Poker-faced cooks vigorously fan the flames on their Robata grill, a Japanese import that uses traditional oak charcoal. Skewers of ground chicken and duck liver meatball, tiger prawns, and king trumpet mushrooms line the grate, blackening over the superheated wood smoke. This is the heart and soul of Bamboo Izakaya, a promising new grill and drinking den—and sister restaurant to Portland’s successful, sustainable sushi franchise.
Bamboo is an immersive experience: dozens of lanterns, bamboo lean-tos, and Japanese-style tin shed awnings accent the NE Alberta Street restaurant’s 64-seat dining room. Follow Izakaya tradition and order a drink from the lengthy list of sake, shochu (a distilled spirit, most akin to vodka), and Japanese whiskey. A 13-piece cocktail menu rounds it out, with Japanese spirit creations (strangest of all, a murky Kimchee Bloody Maria with tequila, jalapeño sake, roasted red pepper, Asahi ale, and a Togarashi-spiced rim).
It’s hard to go wrong with Bamboo’s formula: cruelty and hormone-free meats, grilled over pure oak charcoal (long lasting, without noxious fumes) basted in soy sauce and scallion. Spears of skirt steak come smoky and rare, while bright green shishito peppers are blistered and sprinkled with yuzu salt. A highlight on the Robata menu: salted mackerel for two, butterflied open and grilled until crisp and buttery alongside a ponzu dipping sauce.
Izakaya is nothing new for Portland. We’ve got Japanese pubs like Biwa, Syun, and Shigezo, to name a few. But Bamboo differentiates itself as “A Real Izakaya Experience”—a tricky claim for an izakaya, which, unlike sushi or ramen, doesn’t prescribe to many hard-and-fast rules. Besides, the coconut-kaffir braised pork cheeks, a meltingly tender coconut-cream stew most certainly worth ordering, is as far from the Rising Sun playbook as you can get.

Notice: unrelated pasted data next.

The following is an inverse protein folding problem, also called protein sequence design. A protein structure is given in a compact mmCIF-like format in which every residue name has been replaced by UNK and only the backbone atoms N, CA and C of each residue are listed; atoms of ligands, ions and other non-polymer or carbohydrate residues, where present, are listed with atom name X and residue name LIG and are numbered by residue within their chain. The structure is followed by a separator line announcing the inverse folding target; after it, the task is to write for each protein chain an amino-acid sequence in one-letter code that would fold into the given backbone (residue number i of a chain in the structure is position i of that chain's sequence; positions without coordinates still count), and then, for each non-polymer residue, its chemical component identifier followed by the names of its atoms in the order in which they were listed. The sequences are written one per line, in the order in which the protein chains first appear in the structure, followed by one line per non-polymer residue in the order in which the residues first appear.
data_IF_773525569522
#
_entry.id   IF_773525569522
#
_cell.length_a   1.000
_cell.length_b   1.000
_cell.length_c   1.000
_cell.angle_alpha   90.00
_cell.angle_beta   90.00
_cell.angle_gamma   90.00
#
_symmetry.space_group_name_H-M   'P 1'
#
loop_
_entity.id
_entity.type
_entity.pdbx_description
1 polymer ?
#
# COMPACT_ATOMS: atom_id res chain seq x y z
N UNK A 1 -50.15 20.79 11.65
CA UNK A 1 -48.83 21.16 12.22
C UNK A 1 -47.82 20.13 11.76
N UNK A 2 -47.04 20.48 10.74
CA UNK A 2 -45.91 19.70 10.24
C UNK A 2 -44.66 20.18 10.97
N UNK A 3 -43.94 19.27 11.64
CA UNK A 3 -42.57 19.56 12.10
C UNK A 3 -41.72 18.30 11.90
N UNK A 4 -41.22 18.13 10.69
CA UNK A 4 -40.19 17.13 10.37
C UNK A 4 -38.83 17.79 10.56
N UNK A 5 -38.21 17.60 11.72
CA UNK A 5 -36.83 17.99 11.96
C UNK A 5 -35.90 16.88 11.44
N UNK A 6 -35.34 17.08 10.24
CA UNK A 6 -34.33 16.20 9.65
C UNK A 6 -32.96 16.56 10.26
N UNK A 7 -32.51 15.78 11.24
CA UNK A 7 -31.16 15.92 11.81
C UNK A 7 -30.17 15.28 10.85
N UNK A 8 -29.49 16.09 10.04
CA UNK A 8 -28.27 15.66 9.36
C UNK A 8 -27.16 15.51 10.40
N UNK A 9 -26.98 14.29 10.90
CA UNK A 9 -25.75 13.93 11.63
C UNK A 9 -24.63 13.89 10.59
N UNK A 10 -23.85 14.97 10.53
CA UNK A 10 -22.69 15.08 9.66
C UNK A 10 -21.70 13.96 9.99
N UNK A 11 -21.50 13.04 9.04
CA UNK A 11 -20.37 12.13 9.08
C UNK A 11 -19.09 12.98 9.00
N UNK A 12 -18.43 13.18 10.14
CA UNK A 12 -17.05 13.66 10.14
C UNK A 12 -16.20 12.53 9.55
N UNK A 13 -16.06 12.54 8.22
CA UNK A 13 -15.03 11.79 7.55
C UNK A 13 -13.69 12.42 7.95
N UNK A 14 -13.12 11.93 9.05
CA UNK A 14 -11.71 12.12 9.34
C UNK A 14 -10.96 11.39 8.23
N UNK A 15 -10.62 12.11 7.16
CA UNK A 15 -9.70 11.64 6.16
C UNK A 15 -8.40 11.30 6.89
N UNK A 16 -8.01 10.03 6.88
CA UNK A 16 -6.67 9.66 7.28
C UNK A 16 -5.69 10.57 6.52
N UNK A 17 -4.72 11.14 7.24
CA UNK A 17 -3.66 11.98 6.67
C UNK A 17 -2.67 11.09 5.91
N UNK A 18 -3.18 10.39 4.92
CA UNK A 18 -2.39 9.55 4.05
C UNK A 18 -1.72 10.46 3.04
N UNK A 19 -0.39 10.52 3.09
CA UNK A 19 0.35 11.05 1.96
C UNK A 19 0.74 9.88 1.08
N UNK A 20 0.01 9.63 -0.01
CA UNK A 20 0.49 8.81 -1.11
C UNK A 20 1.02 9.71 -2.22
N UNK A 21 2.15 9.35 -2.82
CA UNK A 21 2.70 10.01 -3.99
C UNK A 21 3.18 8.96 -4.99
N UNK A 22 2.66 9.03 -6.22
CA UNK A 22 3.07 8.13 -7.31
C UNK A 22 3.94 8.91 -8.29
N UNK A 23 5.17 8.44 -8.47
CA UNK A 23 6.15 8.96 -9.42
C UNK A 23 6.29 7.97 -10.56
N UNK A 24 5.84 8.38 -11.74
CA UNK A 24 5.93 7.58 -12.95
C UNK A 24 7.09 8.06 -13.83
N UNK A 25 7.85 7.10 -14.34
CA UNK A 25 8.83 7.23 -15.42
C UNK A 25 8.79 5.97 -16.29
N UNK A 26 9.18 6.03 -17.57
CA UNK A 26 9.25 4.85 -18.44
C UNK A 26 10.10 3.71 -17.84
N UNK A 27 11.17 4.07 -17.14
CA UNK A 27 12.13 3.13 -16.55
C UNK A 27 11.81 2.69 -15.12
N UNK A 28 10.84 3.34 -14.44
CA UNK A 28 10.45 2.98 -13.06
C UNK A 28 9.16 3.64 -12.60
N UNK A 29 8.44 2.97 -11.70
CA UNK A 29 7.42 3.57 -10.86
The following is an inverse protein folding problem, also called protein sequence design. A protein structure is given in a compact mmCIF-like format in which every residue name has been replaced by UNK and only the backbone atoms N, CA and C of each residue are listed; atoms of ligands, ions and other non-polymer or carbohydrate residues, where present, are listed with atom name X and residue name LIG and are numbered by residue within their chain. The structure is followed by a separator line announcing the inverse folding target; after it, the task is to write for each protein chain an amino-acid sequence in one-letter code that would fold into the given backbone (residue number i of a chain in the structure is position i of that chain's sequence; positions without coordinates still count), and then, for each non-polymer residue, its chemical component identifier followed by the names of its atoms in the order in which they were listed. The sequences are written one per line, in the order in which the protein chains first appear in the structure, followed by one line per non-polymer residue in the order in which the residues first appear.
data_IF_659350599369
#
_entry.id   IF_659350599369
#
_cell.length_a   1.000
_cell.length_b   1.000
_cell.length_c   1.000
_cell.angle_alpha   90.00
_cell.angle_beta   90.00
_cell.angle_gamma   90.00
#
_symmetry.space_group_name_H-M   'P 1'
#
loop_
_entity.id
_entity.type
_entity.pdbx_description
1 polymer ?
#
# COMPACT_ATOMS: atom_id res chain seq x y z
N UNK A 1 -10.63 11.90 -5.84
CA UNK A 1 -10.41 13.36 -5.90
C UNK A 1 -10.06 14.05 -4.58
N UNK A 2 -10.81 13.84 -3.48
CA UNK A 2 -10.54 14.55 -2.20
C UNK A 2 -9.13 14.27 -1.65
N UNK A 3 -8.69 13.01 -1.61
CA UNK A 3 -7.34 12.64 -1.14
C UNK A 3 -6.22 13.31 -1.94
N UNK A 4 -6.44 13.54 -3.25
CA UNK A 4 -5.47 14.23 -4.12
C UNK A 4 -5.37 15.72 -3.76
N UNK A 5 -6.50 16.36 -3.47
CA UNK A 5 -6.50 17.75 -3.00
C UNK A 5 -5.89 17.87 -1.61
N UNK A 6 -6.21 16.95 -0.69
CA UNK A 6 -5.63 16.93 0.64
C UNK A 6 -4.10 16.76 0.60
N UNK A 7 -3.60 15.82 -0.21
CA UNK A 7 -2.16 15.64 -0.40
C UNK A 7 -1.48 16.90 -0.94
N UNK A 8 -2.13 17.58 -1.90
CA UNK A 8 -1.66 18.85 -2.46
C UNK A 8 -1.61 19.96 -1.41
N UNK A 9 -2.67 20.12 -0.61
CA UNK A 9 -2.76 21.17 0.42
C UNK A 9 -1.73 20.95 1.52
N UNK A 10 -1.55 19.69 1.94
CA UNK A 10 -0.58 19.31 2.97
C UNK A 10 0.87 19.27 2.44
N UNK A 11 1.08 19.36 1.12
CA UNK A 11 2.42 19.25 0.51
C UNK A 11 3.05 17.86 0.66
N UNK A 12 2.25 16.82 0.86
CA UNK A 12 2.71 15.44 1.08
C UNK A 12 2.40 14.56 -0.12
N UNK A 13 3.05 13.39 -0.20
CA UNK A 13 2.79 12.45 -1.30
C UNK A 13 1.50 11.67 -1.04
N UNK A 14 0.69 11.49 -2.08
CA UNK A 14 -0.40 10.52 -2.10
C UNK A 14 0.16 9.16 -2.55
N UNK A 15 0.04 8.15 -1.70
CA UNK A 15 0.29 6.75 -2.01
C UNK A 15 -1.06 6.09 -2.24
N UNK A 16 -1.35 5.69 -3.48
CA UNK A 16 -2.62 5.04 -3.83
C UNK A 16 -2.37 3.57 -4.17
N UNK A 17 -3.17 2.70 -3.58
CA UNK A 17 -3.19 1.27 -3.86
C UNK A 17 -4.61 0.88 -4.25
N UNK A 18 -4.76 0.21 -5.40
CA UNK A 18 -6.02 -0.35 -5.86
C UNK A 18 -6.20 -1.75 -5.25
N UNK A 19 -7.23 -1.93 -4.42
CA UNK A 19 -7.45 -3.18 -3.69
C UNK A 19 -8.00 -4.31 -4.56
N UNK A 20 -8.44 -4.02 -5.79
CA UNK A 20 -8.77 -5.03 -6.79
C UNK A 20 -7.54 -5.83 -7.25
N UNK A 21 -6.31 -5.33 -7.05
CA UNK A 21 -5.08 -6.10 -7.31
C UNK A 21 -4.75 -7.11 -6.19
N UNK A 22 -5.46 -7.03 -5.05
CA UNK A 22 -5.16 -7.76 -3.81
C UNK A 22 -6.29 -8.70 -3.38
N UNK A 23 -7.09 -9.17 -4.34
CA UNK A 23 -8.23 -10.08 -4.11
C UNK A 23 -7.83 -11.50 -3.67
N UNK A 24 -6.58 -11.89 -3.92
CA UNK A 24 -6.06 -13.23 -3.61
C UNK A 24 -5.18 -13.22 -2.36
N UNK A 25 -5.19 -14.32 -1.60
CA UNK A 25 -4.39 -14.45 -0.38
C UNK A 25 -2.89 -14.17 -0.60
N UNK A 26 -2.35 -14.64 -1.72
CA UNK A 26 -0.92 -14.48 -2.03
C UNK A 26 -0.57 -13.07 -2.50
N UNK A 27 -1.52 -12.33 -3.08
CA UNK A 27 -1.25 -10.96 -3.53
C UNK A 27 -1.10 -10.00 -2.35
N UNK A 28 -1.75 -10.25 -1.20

Then there is the gimmick factor. Bamboo’s more Americanized brunch menu features a “bacon flight”—a sampling of five varieties, from Oregon’s own Carlton to lauded Nueske’s bacon in Wisconsin. The dessert menu includes something called uni crème brulee: a ramekin of thin, runny custard without a hint of the promised ocean funk of sea urchin gonad (maybe that’s a good thing?). The skewers are good enough to stand without these cutesy, clunky additions.
But Bamboo’s awkward fusions and boasts to authenticity are only small hiccups in an otherwise tasty operation. They’ve nailed the digs, nerded out over the right equipment, and kept their promise of ethical meat and fish. We’ll raise a skewer to that.
1409 NE Alberta St
Mon - Thu, 5pm - 12am
Fri - Sat, 5pm - 1am
Sat & Sun, 9am - 2pm